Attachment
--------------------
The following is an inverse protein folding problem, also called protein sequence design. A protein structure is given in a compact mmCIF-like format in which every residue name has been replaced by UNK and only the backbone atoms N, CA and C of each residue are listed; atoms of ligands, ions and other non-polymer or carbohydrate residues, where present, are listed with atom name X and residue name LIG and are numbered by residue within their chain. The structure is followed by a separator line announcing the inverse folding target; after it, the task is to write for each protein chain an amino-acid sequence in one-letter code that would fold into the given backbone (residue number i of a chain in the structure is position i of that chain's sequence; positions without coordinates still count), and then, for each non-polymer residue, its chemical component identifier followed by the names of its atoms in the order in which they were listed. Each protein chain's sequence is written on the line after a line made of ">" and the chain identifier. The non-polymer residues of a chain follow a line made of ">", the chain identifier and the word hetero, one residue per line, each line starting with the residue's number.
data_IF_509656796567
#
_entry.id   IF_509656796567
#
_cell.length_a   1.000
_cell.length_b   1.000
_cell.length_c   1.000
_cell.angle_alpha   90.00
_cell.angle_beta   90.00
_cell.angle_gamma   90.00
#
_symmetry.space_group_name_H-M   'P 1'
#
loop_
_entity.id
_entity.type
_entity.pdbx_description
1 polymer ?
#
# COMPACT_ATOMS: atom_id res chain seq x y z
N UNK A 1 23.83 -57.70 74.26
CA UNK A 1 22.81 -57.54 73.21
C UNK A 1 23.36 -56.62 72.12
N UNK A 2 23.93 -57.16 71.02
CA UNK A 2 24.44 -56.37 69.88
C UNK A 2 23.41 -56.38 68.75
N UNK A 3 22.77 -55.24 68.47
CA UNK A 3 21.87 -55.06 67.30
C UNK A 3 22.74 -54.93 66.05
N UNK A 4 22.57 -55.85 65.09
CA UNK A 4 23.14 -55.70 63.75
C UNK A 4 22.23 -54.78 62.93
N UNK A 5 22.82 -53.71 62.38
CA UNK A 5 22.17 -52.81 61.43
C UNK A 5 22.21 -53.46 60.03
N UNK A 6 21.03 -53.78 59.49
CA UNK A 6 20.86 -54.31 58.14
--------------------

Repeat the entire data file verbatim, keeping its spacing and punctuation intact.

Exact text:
The following is an inverse protein folding problem, also called protein sequence design. A protein structure is given in a compact mmCIF-like format in which every residue name has been replaced by UNK and only the backbone atoms N, CA and C of each residue are listed; atoms of ligands, ions and other non-polymer or carbohydrate residues, where present, are listed with atom name X and residue name LIG and are numbered by residue within their chain. The structure is followed by a separator line announcing the inverse folding target; after it, the task is to write for each protein chain an amino-acid sequence in one-letter code that would fold into the given backbone (residue number i of a chain in the structure is position i of that chain's sequence; positions without coordinates still count), and then, for each non-polymer residue, its chemical component identifier followed by the names of its atoms in the order in which they were listed. Each protein chain's sequence is written on the line after a line made of ">" and the chain identifier. The non-polymer residues of a chain follow a line made of ">", the chain identifier and the word hetero, one residue per line, each line starting with the residue's number.
data_IF_509656796567
#
_entry.id   IF_509656796567
#
_cell.length_a   1.000
_cell.length_b   1.000
_cell.length_c   1.000
_cell.angle_alpha   90.00
_cell.angle_beta   90.00
_cell.angle_gamma   90.00
#
_symmetry.space_group_name_H-M   'P 1'
#
loop_
_entity.id
_entity.type
_entity.pdbx_description
1 polymer ?
#
# COMPACT_ATOMS: atom_id res chain seq x y z
N UNK A 1 23.83 -57.70 74.26
CA UNK A 1 22.81 -57.54 73.21
C UNK A 1 23.36 -56.62 72.12
N UNK A 2 23.93 -57.16 71.02
CA UNK A 2 24.44 -56.37 69.88
C UNK A 2 23.41 -56.38 68.75
N UNK A 3 22.77 -55.24 68.47
CA UNK A 3 21.87 -55.06 67.30
C UNK A 3 22.74 -54.93 66.05
N UNK A 4 22.57 -55.85 65.09
CA UNK A 4 23.14 -55.70 63.75
C UNK A 4 22.23 -54.78 62.93
N UNK A 5 22.82 -53.71 62.38
CA UNK A 5 22.17 -52.81 61.43
C UNK A 5 22.21 -53.46 60.03
N UNK A 6 21.03 -53.78 59.49
CA UNK A 6 20.86 -54.31 58.14